Faculty cuts avoided, 12 accept voluntary separation package

By Elizabeth Coss / The Jambar

The Office of Academic Affairs announced in an email Feb. 19 faculty cuts are no longer needed following collaborative efforts between Youngstown State University’s administration and faculty members. 

According to interim Provost Jennifer Pintar, 12 faculty accepted a voluntary separation retirement package and will be compensated with 80% of their salary as severance for next year. 

“Thirteen [faculty] applied. We did reject one and we accepted 12,” Pintar said. “We had one that submitted their [VSRP] and we said no, that we really needed that faculty member to stay. The faculty member was fine with pulling their application back out. So, the total is 12 [faculty] that are going to be leaving the institution.”

The university offered a VSRP to tenured faculty employed in programs that underwent restructuring or are being sunset this academic year. In January, the university announced six degrees would be sunset and up to 13 faculty could face forced retrenchments if there weren’t enough VSRP’s accepted.  


Pintar provided The Jambar with a breakdown on how many VSRP’s were accepted per each department:

— Art Department: 3 out of 9 tenured faculty accepted a VSRP

— Dana School of Music: 7 out of 20 tenured faculty accepted a VSRP

— Fashion Merchandise Program: 1 out of 1 tenured faculty accepted a VSRP

— Geography Program: 1 out of 4 tenured faculty accepted a VSRP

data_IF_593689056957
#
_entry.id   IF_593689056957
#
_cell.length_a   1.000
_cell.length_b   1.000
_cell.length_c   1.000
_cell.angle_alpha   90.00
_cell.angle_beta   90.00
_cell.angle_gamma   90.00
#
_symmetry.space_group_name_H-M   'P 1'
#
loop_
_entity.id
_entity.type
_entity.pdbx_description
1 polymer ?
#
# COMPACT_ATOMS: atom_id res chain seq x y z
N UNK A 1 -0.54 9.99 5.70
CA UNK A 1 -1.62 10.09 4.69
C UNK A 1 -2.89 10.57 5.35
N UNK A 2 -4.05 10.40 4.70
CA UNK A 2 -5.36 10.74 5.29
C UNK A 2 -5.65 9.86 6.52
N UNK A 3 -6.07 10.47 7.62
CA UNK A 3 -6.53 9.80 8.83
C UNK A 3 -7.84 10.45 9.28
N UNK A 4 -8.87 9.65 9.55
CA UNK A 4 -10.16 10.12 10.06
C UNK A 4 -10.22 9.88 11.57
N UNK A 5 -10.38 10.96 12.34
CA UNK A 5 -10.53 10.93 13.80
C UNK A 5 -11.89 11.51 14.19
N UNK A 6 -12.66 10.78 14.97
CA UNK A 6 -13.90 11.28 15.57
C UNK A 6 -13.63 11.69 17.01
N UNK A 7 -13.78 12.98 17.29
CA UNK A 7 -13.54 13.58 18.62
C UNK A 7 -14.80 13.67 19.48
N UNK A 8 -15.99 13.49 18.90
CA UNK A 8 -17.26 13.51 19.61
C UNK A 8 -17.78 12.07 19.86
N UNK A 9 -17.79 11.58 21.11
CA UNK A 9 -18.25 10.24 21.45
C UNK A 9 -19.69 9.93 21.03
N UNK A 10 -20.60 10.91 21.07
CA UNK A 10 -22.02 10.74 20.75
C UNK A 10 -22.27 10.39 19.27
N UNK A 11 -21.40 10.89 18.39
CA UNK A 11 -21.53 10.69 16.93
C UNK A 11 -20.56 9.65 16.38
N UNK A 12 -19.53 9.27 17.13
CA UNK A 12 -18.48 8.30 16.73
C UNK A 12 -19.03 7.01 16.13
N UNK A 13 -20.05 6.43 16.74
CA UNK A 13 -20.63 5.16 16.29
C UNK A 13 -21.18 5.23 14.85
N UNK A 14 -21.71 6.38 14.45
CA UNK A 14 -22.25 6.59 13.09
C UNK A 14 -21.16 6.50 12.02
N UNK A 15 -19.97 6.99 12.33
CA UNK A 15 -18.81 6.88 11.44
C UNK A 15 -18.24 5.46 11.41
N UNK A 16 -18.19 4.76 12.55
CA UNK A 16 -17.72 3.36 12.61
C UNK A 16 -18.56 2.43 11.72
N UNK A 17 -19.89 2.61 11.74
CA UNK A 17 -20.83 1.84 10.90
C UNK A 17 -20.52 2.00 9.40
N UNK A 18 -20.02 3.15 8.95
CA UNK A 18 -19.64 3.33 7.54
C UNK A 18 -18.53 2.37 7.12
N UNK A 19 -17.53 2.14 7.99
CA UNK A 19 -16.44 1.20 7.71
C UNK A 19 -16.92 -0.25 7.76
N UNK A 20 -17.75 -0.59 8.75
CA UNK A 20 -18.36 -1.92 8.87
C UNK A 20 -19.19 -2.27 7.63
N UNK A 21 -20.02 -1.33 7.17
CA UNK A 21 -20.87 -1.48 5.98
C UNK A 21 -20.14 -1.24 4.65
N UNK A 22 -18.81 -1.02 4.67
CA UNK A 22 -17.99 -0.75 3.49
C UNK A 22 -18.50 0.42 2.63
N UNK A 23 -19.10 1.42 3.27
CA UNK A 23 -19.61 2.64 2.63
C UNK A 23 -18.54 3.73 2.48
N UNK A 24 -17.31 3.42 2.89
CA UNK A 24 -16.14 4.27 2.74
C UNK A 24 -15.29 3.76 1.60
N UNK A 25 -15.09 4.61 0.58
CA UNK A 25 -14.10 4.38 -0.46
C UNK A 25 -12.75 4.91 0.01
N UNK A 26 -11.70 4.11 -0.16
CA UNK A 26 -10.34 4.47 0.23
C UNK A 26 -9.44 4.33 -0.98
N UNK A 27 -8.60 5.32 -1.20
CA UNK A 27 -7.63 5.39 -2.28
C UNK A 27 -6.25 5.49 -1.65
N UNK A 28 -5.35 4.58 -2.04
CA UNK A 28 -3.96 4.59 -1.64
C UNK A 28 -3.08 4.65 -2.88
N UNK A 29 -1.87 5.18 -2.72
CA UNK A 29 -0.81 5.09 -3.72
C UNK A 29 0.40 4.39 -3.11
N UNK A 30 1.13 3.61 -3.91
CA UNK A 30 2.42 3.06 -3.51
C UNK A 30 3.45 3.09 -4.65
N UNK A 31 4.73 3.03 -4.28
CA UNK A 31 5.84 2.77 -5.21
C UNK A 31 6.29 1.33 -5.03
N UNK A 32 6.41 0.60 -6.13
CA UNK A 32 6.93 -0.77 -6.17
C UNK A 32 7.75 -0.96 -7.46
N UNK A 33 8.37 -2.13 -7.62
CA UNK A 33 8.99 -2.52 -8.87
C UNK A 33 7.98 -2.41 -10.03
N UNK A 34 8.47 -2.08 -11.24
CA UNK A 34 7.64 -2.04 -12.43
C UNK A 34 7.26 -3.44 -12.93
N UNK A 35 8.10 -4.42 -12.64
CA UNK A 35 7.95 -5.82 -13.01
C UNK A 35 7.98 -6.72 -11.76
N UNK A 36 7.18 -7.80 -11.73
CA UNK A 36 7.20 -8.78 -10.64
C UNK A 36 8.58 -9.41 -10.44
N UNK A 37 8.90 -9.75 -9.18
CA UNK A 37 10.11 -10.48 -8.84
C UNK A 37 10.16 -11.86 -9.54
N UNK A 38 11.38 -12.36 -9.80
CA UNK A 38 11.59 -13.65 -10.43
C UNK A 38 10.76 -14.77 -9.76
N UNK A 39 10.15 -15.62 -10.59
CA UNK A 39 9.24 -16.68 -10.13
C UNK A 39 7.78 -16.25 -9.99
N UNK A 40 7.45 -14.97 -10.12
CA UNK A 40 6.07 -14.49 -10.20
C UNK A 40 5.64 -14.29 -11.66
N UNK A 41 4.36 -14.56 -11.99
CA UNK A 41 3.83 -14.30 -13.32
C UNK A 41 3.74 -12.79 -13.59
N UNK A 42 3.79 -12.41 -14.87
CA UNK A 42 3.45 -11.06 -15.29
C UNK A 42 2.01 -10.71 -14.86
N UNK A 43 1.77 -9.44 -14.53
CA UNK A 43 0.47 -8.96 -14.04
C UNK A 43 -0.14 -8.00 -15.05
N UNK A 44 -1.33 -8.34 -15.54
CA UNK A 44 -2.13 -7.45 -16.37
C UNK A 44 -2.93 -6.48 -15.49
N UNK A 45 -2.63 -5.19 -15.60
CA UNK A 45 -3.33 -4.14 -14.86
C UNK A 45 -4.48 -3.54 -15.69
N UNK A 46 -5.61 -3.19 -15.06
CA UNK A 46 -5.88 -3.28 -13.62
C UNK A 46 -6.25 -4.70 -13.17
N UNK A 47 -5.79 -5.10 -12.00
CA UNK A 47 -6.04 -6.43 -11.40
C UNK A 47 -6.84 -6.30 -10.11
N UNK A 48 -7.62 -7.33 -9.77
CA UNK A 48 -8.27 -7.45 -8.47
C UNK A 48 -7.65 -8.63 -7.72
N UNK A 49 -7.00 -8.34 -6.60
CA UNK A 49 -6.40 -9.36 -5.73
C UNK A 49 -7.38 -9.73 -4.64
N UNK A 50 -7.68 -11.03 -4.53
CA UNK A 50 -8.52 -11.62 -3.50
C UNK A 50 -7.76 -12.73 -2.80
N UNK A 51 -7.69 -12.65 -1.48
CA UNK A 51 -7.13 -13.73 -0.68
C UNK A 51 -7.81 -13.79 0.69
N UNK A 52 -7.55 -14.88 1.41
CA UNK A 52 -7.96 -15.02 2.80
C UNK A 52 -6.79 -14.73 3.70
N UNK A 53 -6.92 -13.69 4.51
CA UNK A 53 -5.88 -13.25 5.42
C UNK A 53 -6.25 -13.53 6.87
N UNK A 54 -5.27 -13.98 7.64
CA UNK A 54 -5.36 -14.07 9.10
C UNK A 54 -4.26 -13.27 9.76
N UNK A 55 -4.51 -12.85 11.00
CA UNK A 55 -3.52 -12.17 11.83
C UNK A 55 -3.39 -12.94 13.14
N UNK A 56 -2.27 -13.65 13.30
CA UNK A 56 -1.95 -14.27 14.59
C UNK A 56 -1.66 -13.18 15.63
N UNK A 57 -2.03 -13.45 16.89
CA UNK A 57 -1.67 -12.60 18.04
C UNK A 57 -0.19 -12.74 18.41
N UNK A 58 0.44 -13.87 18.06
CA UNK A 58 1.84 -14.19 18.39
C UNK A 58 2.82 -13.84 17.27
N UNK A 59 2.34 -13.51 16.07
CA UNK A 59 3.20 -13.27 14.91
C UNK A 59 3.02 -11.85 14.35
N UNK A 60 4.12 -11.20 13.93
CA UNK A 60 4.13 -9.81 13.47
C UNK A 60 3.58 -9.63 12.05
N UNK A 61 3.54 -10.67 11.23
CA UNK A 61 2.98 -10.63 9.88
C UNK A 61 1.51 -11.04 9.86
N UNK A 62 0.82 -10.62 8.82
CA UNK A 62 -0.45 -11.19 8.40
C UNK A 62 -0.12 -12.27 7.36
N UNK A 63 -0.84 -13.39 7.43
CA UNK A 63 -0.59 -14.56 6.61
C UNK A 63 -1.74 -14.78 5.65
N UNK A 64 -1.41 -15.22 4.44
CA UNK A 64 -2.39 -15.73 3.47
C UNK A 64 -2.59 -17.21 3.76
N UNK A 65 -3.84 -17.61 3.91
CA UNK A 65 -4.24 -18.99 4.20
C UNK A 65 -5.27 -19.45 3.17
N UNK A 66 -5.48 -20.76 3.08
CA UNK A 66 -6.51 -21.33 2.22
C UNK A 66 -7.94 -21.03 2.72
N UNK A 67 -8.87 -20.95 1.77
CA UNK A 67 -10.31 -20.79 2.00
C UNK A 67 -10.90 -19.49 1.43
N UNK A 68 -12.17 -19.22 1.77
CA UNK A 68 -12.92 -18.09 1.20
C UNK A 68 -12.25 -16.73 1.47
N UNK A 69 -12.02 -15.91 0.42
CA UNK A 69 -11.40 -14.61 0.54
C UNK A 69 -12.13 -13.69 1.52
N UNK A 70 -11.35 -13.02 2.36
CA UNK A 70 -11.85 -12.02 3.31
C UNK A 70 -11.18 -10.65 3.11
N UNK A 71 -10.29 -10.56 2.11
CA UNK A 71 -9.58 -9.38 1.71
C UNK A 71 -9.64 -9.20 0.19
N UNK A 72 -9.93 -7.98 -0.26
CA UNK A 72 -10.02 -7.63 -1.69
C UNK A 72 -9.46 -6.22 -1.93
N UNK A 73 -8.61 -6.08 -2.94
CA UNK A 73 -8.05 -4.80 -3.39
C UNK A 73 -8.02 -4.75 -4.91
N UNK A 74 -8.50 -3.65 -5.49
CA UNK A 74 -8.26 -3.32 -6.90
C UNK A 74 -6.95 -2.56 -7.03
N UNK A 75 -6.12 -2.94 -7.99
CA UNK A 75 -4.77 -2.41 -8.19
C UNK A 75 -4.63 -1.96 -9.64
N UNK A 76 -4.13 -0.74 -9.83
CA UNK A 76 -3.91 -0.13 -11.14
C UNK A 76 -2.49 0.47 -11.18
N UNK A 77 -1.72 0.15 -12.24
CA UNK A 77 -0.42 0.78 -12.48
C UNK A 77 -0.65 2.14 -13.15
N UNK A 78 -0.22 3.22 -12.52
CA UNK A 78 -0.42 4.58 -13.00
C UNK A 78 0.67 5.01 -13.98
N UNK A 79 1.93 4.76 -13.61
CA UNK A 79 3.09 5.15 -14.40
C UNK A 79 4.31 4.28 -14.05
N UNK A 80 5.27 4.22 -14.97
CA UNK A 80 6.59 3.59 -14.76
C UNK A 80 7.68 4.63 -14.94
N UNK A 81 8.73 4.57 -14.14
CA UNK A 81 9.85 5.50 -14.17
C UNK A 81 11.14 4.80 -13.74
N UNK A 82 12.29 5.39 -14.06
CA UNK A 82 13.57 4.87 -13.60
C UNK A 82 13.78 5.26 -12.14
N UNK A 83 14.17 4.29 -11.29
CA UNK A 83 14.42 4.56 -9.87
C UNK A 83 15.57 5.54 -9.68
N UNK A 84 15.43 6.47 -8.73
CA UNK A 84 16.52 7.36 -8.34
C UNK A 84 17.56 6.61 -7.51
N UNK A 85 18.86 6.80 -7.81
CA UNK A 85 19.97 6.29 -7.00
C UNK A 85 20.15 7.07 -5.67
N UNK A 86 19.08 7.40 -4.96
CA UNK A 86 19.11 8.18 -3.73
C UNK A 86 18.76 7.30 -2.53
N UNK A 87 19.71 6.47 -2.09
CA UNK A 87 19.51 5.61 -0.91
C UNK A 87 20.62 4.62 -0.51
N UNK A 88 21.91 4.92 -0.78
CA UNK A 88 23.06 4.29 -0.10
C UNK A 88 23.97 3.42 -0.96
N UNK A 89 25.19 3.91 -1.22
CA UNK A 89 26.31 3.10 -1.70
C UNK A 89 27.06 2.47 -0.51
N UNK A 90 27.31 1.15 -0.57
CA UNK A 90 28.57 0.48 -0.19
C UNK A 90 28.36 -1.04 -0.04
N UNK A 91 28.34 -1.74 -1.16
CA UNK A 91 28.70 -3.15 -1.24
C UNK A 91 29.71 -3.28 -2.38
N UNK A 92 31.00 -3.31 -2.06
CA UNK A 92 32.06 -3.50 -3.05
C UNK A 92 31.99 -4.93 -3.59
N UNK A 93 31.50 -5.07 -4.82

Additionally in the Dana School of Music, one non-tenured faculty member will not have their one-year contract renewed. 

Twelve professors accepted the voluntary separation retirement package. Photo by Elizabeth Coss / The Jambar

While the VSRP enforces faculty departure at the end of the academic year, some faculty who accepted the VSRP may still be required to teach summer courses depending on the program.

Retrenchments were in consideration following an Academic Senate meeting in January. YSU’s decision to cut degrees and potentially faculty faced public criticism through protests and a petition that garnered over 20,000 signatures. 

Pintar explained the VSRP was part of the collective bargaining agreement, in an attempt to “exhaust all other means” of personnel reduction before retrenchment.

“[The reason] we’ve used this for the past three years actually is to offer an incentive just like a severance package, and many corporations do this,” Pintar said. “This one was very successful because it was directed to the areas that we really wanted to address.”

Pintar said YSU is committed to completing a continual evaluation process demanded by the state of Ohio. 

“A lot of our money comes from the state and the federal government and we need to comply with their guidelines,” Pintar said. “We will always evaluate our programs. We hope that it doesn’t result in faculty loss or personnel loss, but it is a process where we have to work as a team. The faculty help with recruitment. The faculty help with retention, and the administration continues to work toward adding programs and guiding programs that pique students interest.”

Pintar said the university is grateful a resolution was met.

“We’re very grateful for the faculty members that did step forward and we’re happy that contributed to the resolution of the situation, but it’s not a long-term strategy to constantly have to go through processes like this, but we’re very happy when it turns out to be something more positive for the institution and for our students,” Pintar said.